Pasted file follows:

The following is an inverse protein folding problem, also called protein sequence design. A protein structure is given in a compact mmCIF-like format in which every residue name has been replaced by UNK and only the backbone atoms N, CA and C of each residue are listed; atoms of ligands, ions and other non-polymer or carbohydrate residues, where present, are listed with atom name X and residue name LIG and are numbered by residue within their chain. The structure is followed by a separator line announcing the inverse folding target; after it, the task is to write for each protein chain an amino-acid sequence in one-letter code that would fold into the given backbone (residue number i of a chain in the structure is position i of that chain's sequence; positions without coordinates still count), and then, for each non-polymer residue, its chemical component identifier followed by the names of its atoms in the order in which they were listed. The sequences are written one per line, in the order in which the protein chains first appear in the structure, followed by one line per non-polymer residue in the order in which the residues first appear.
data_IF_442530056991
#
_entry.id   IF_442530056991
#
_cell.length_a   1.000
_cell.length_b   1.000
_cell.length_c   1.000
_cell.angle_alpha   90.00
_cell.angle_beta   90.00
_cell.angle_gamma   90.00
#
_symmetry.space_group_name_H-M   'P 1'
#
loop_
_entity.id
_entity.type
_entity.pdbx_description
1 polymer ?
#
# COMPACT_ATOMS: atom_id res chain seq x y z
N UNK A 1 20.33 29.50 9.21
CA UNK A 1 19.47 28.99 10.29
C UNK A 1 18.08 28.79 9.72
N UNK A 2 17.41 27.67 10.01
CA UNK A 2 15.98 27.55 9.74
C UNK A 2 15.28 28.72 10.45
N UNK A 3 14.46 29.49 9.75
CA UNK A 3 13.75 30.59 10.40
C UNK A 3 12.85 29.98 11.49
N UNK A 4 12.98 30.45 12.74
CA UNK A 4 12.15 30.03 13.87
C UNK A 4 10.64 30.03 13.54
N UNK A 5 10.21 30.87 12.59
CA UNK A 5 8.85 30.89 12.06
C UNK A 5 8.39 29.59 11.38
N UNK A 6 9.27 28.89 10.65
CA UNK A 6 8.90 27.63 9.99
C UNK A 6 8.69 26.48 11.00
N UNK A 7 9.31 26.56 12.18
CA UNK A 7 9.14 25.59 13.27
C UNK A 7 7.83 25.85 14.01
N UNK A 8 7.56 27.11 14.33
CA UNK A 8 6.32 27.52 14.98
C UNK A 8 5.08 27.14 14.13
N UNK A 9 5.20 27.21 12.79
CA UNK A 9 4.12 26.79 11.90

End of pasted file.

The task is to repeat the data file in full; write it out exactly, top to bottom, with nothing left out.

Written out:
The following is an inverse protein folding problem, also called protein sequence design. A protein structure is given in a compact mmCIF-like format in which every residue name has been replaced by UNK and only the backbone atoms N, CA and C of each residue are listed; atoms of ligands, ions and other non-polymer or carbohydrate residues, where present, are listed with atom name X and residue name LIG and are numbered by residue within their chain. The structure is followed by a separator line announcing the inverse folding target; after it, the task is to write for each protein chain an amino-acid sequence in one-letter code that would fold into the given backbone (residue number i of a chain in the structure is position i of that chain's sequence; positions without coordinates still count), and then, for each non-polymer residue, its chemical component identifier followed by the names of its atoms in the order in which they were listed. The sequences are written one per line, in the order in which the protein chains first appear in the structure, followed by one line per non-polymer residue in the order in which the residues first appear.
data_IF_442530056991
#
_entry.id   IF_442530056991
#
_cell.length_a   1.000
_cell.length_b   1.000
_cell.length_c   1.000
_cell.angle_alpha   90.00
_cell.angle_beta   90.00
_cell.angle_gamma   90.00
#
_symmetry.space_group_name_H-M   'P 1'
#
loop_
_entity.id
_entity.type
_entity.pdbx_description
1 polymer ?
#
# COMPACT_ATOMS: atom_id res chain seq x y z
N UNK A 1 20.33 29.50 9.21
CA UNK A 1 19.47 28.99 10.29
C UNK A 1 18.08 28.79 9.72
N UNK A 2 17.41 27.67 10.01
CA UNK A 2 15.98 27.55 9.74
C UNK A 2 15.28 28.72 10.45
N UNK A 3 14.46 29.49 9.75
CA UNK A 3 13.75 30.59 10.40
C UNK A 3 12.85 29.98 11.49
N UNK A 4 12.98 30.45 12.74
CA UNK A 4 12.15 30.03 13.87
C UNK A 4 10.64 30.03 13.54
N UNK A 5 10.21 30.87 12.59
CA UNK A 5 8.85 30.89 12.06
C UNK A 5 8.39 29.59 11.38
N UNK A 6 9.27 28.89 10.65
CA UNK A 6 8.90 27.63 9.99
C UNK A 6 8.69 26.48 11.00
N UNK A 7 9.31 26.56 12.18
CA UNK A 7 9.14 25.59 13.27
C UNK A 7 7.83 25.85 14.01
N UNK A 8 7.56 27.11 14.33
CA UNK A 8 6.32 27.52 14.98
C UNK A 8 5.08 27.14 14.13
N UNK A 9 5.20 27.21 12.79
CA UNK A 9 4.12 26.79 11.90